Kathleen L. Sheppard
Search for other papers by Kathleen L. Sheppard in
Current site
Google Scholar
Archaeology with Thomas Cook
Abstract only
Log-in for full text

The fourth chapter uses the sites and spaces in and around Luxor as the culmination not only of the long journeys of the travellers in this book, but also of the ideas presented throughout these pages. Truth spots, sites of knowledge creation, network creation, the intellectual landscape all peaked in the activities of archaeologists in Luxor. Luxor’s many sites, tombs, and artefacts drew both archaeologists and tourists and, therefore, offered a variety of lodging options. Smaller hotels like the Grand Hotel, Karnak Hotel, and the Savoy, were significant only as meeting places for social events and holiday meals, such as those that took place on Christmas Day, Boxing Day, or New Year’s Eve. From the time it was built in 1907, the Winter Palace became the chosen lodging of many archaeologists, including Carter and Breasted before their houses were built, and Davis when he wanted to get off his boat. The Luxor Hotel, older than the Winter Palace and only a short walk away, was favoured by less generously funded archaeologists and tourists on a budget. This chapter is much longer than the others because there are two major hotel sites to discuss, and, because there exist far more sources for these events, the stories are more complex. The stories of Margaret Benson, Janet Gourlay, Emma Andrews, and E. Harold Jones are detailed here. I also argue for a new view of the excavation of the tomb of Tutankhamun.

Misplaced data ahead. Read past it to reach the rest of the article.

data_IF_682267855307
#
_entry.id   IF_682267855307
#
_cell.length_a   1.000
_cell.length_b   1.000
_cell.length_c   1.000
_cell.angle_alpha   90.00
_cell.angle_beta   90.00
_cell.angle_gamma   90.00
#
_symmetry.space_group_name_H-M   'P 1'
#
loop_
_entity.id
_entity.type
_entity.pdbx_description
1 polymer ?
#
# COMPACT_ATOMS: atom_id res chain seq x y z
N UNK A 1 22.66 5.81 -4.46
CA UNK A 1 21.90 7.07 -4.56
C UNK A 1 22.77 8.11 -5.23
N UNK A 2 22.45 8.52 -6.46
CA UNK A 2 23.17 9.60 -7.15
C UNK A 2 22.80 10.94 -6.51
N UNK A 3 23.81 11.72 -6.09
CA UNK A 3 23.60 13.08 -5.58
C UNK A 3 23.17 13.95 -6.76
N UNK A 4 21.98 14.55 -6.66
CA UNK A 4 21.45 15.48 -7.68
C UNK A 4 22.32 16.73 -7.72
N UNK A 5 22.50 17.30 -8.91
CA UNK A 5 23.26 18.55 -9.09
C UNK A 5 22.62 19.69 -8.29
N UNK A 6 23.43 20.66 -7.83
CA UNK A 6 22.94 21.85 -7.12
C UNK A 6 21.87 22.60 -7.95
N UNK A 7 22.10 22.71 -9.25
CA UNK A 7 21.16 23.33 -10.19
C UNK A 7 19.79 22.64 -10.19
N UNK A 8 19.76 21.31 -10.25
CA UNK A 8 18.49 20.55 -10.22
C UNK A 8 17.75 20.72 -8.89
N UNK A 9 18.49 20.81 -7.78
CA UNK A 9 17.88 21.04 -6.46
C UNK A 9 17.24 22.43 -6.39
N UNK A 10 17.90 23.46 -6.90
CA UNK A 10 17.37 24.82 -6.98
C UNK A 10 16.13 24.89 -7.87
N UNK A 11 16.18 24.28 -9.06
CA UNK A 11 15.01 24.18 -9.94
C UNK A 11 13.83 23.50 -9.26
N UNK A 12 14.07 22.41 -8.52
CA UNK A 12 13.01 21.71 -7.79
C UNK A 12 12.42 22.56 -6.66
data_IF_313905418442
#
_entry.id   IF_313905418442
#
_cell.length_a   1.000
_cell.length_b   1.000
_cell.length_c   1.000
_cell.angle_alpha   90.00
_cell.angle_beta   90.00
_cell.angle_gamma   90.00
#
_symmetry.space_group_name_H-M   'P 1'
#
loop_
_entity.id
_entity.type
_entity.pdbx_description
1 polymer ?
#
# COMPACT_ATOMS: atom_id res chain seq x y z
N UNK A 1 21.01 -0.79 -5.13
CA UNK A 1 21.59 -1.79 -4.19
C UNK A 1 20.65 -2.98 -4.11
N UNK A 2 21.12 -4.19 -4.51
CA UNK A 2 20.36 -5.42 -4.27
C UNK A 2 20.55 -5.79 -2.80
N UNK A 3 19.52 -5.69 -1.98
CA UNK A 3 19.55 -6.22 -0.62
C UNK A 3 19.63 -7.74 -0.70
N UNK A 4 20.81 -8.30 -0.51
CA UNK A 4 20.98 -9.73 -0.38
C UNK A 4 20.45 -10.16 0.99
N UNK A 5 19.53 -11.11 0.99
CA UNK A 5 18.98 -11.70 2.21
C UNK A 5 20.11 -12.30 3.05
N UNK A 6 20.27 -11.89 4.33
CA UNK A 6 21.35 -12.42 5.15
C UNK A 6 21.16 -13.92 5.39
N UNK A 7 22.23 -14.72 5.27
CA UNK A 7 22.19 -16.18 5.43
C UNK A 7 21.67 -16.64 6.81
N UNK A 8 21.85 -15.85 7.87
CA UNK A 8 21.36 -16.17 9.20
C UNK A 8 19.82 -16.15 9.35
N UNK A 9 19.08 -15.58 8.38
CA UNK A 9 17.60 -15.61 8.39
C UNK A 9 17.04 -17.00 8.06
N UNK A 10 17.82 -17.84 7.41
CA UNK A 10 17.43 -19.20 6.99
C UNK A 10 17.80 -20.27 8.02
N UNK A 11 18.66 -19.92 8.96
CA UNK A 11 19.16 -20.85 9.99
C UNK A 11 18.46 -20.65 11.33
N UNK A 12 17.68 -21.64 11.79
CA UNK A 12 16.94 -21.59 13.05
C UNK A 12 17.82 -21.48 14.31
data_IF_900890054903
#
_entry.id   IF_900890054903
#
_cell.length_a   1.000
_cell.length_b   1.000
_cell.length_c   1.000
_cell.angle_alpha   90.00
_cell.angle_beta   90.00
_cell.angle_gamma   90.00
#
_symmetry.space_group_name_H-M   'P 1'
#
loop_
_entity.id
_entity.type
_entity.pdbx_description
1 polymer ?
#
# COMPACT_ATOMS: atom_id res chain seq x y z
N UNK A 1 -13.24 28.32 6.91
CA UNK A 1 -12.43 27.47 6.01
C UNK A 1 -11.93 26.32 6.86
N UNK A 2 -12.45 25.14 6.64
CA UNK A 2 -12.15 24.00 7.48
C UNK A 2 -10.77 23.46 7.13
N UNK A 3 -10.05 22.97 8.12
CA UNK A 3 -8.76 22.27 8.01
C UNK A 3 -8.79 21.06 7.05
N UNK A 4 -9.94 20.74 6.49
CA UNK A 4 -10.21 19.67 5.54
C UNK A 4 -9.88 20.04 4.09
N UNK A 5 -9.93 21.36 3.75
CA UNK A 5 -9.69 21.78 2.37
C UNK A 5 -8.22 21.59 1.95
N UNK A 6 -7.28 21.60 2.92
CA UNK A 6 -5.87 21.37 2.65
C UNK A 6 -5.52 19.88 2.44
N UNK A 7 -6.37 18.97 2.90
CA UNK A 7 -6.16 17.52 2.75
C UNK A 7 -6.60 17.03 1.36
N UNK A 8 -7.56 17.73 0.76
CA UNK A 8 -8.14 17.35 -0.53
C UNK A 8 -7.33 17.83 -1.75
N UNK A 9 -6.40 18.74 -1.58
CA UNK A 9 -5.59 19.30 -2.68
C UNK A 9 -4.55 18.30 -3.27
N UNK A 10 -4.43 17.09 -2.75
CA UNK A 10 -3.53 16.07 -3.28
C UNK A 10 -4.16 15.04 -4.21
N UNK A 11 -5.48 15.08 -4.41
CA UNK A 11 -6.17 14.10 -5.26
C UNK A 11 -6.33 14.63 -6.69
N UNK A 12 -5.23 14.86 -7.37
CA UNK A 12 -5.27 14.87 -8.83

• Collapse
  • Expand

All of MUP's digital content including Open Access books and journals is now available on manchesterhive.


Tea on the terrace

Hotels and Egyptologists’ social networks, 1885–1925


All Time Past Year Past 30 Days
Abstract Views 396 180 10
Full Text Views 22 20 4
PDF Downloads 21 18 4